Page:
Struggling Morris Brown College Announces New President

Struggling Morris Brown College Announces New President

ATLANTA
Beset by financial and academic difficulties, struggling Morris Brown College turned to a familiar face in hopes of launching a new era at the historically Black school.
Dr. Samuel D. Jolley, the school’s president from 1993 to 1997, was announced as the school’s new president, taking the helm of an institution working to fix its finances and regain valuable accreditation.
“There is a tradition here that will not die and will not lay dormant,” said Jolley, the executive director of the Atlanta University Center, which includes Morris Brown and other historically Black institutions. “Yes, we have a lot of hard work to perform.”
The Southern Association of Colleges and Schools took away Morris Brown’s accreditation last year amid revelations of debt, mismanagement in the financial aid office and leadership turmoil (see Black Issues, April 24, 2004).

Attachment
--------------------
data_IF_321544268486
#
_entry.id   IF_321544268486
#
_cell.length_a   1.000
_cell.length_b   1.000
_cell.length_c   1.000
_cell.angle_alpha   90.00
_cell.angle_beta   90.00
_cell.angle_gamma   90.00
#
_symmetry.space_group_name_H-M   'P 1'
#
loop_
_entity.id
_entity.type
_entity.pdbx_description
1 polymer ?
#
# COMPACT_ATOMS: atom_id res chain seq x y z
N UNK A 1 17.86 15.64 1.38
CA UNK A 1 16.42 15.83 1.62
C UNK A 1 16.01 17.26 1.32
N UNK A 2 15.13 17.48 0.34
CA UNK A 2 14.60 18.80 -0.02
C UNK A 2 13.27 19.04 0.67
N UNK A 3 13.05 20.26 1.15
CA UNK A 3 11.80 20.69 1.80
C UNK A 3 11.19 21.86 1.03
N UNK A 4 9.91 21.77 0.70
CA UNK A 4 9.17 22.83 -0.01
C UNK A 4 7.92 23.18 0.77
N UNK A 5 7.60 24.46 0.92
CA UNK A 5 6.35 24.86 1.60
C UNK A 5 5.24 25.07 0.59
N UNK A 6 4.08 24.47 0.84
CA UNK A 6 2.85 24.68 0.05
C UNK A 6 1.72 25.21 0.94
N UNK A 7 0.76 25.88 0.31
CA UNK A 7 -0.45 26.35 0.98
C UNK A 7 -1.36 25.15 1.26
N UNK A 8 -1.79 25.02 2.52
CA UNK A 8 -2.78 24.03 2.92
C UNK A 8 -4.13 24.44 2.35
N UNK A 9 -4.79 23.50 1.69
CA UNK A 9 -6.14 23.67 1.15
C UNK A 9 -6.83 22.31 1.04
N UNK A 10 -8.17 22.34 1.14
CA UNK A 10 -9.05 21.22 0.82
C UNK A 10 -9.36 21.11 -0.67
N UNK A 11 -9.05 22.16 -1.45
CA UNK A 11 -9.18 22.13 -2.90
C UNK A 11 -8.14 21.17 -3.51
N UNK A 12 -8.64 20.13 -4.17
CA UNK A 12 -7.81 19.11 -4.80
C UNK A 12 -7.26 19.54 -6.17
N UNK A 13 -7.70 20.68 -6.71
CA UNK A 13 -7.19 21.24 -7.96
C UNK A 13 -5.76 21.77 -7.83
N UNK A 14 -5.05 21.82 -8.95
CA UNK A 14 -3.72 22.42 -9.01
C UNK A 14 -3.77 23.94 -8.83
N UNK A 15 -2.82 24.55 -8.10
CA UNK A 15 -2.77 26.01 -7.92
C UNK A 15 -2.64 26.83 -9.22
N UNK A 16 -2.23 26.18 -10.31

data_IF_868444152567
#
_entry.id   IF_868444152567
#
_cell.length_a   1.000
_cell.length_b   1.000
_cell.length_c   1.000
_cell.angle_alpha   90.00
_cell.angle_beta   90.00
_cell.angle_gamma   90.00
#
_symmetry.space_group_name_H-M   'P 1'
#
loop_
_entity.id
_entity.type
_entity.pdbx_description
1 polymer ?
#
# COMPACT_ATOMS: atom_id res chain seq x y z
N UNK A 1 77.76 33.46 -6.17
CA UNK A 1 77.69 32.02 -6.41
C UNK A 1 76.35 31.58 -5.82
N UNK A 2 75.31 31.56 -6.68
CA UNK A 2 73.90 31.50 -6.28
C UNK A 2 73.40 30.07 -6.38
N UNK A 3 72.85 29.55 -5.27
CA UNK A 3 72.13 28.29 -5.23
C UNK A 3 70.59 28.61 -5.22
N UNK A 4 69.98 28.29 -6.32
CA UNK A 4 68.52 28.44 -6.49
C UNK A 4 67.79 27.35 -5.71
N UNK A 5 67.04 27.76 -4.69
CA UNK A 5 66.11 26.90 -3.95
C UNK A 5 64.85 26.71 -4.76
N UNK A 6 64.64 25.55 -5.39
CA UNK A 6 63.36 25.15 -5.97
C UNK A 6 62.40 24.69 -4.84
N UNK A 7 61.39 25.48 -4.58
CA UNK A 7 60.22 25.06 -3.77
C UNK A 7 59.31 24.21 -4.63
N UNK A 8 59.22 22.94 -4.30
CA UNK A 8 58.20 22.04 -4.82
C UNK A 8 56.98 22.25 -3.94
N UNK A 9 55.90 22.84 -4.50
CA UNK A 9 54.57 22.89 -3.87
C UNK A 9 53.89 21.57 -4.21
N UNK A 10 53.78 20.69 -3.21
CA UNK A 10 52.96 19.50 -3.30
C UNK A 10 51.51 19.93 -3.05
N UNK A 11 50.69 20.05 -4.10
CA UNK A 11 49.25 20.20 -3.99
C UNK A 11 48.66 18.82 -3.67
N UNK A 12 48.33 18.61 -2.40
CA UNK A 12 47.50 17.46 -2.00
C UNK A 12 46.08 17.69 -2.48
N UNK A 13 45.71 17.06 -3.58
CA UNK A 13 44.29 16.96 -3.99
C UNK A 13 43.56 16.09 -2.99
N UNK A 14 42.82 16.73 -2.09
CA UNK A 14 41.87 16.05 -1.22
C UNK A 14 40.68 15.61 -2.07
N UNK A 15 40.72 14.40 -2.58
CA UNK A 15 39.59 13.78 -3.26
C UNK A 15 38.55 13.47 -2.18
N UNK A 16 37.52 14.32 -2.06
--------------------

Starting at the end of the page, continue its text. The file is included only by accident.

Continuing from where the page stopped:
The school was more than $27 million in debt and had an endowment of about $5 million. Without accreditation, Morris Brown lost federal and state financial aid and enrollment declined. From a high of 2,547 students, 225 enrolled last fall. It has been operating on private donations and funds from the African Methodist Episcopal Church, which founded the school in 1881.
Students and alumni say they remember Jolley’s first tenure as a time of growth and believe he can turn the school around.
“It’s like a breath of fresh air over the whole campus,” said Chester Strickland, a Morris Brown senior and vice president of student government. “This is a process we’re going to have to go through, but we’re holding on and we’re going to evolve.”
Gov. Sonny Perdue spoke at the announcement, voicing his support for the troubled college.
“Morris Brown College is one of Georgia’s great treasures and it’s a treasure we want to keep,” Perdue said.
Jolley has been executive director and CEO of Atlanta University Center — home to six schools — since 1998.
During his first term as Morris Brown president, Jolley worked to eradicate a $6.5 million deficit and help fully restore accreditation after the school was placed on probation by SACS. He holds a doctorate in education from Indiana University, a master’s degree in math from Atlanta University and a bachelor’s in math from Fort Valley State College.   
     — Associated Press



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